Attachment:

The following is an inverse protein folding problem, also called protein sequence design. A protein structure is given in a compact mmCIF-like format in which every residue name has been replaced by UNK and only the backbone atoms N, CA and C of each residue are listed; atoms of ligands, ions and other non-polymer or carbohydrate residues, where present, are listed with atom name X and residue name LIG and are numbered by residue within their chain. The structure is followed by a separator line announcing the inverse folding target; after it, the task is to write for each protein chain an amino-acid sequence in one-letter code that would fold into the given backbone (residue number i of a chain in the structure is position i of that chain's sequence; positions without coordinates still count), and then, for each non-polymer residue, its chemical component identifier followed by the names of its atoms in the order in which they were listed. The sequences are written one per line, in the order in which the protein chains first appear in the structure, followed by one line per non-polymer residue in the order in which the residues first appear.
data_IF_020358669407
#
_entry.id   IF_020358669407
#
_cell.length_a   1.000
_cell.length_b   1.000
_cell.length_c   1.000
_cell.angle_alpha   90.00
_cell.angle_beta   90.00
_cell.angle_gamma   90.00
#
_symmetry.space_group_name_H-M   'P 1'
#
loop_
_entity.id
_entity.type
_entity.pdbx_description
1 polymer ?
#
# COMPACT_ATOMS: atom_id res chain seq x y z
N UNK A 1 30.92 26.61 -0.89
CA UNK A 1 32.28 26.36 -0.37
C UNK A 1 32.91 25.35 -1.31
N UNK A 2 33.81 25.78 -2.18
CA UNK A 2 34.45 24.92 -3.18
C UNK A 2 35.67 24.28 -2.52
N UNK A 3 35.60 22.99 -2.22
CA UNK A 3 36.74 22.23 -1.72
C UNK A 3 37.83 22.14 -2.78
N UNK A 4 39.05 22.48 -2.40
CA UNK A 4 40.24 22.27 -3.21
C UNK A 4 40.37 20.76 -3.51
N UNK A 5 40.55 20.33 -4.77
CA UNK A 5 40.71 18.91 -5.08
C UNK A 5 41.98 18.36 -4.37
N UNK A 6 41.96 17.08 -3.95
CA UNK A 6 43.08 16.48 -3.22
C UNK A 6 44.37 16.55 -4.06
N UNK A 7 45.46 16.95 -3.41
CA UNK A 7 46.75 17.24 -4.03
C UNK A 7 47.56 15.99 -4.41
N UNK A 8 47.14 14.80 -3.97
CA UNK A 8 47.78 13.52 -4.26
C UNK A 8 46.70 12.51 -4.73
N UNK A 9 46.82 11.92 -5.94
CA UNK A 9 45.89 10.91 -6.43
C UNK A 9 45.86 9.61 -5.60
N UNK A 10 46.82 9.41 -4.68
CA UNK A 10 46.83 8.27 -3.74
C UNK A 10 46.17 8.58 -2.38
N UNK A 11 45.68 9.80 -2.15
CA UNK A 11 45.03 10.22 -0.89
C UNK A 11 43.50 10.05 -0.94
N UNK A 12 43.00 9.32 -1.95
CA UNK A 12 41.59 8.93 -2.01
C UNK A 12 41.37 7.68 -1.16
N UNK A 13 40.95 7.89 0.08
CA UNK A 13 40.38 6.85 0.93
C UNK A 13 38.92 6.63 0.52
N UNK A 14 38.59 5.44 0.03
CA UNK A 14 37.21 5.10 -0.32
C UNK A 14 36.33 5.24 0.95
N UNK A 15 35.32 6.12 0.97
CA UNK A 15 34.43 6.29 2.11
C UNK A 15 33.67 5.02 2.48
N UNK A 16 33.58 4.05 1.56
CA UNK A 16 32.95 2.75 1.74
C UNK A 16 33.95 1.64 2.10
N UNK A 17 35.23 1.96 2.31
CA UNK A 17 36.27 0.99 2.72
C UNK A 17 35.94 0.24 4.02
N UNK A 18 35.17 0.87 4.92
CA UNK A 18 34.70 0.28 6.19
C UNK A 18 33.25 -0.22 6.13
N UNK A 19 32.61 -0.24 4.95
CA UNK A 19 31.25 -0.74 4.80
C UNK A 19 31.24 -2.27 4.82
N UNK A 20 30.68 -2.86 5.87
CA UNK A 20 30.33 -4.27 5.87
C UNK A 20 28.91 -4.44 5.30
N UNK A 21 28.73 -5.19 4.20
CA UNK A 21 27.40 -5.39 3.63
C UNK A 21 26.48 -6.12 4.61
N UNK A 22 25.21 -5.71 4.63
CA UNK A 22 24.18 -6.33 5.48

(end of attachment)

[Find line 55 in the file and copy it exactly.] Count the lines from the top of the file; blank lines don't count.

N UNK A 12 43.00 9.32 -1.95